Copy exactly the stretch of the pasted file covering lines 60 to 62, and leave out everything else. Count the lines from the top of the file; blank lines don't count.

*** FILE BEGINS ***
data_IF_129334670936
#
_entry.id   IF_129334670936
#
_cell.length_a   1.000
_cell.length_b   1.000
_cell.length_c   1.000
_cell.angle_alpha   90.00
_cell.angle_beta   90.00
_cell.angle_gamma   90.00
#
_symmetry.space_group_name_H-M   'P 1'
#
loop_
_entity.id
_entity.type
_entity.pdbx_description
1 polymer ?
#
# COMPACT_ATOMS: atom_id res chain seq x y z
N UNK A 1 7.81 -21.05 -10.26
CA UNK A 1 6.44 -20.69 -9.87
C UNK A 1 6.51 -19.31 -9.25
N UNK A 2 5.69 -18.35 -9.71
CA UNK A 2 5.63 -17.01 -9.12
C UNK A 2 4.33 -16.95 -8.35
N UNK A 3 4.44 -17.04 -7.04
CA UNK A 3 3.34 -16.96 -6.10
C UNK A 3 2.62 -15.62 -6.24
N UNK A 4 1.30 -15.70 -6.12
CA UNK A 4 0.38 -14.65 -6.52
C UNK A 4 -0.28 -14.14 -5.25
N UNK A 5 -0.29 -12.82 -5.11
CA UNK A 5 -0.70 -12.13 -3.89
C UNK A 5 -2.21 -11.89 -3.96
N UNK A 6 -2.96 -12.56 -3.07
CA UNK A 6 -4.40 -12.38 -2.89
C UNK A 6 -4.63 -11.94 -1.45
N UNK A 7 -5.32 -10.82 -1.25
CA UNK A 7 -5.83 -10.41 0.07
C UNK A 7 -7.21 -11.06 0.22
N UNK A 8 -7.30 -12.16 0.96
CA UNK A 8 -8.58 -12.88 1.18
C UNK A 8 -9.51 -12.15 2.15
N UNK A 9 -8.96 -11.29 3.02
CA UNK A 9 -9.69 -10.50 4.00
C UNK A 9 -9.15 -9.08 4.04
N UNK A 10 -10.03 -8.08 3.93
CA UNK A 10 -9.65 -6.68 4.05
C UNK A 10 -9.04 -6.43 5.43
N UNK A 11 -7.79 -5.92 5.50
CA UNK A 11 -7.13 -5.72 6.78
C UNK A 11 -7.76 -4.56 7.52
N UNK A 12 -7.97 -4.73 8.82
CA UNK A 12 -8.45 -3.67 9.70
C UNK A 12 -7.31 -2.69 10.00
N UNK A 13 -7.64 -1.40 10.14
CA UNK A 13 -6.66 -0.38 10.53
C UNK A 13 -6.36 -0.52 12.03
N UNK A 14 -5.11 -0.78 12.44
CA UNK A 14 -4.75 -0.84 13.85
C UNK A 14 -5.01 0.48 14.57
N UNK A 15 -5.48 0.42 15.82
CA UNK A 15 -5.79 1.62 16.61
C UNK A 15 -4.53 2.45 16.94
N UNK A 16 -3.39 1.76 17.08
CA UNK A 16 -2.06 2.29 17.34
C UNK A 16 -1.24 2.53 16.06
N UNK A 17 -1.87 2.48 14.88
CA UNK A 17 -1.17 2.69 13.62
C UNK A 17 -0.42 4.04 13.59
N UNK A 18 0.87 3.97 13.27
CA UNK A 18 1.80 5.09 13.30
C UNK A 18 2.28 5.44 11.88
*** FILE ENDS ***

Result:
N UNK A 14 -5.11 -0.78 12.44
CA UNK A 14 -4.75 -0.84 13.85
C UNK A 14 -5.01 0.48 14.57